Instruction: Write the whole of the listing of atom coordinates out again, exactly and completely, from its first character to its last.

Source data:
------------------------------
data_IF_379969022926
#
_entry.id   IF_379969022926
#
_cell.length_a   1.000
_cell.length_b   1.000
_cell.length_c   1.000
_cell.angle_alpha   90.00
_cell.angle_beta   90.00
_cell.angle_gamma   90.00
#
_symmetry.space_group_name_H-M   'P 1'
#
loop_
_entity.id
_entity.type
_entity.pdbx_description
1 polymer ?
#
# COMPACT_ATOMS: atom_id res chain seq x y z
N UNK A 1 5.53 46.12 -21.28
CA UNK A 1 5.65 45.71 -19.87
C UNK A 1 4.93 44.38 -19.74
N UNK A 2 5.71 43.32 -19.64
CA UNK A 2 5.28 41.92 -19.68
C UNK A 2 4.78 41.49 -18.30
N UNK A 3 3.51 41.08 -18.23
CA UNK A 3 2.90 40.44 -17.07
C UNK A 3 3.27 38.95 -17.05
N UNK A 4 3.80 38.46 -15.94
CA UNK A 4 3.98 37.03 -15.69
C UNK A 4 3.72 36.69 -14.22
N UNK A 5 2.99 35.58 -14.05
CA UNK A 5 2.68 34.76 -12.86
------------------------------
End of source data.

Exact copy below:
data_IF_379969022926
#
_entry.id   IF_379969022926
#
_cell.length_a   1.000
_cell.length_b   1.000
_cell.length_c   1.000
_cell.angle_alpha   90.00
_cell.angle_beta   90.00
_cell.angle_gamma   90.00
#
_symmetry.space_group_name_H-M   'P 1'
#
loop_
_entity.id
_entity.type
_entity.pdbx_description
1 polymer ?
#
# COMPACT_ATOMS: atom_id res chain seq x y z
N UNK A 1 5.53 46.12 -21.28
CA UNK A 1 5.65 45.71 -19.87
C UNK A 1 4.93 44.38 -19.74
N UNK A 2 5.71 43.32 -19.64
CA UNK A 2 5.28 41.92 -19.68
C UNK A 2 4.78 41.49 -18.30
N UNK A 3 3.51 41.08 -18.23
CA UNK A 3 2.90 40.44 -17.07
C UNK A 3 3.27 38.95 -17.05
N UNK A 4 3.80 38.46 -15.94
CA UNK A 4 3.98 37.03 -15.69
C UNK A 4 3.72 36.69 -14.22
N UNK A 5 2.99 35.58 -14.05
CA UNK A 5 2.68 34.76 -12.86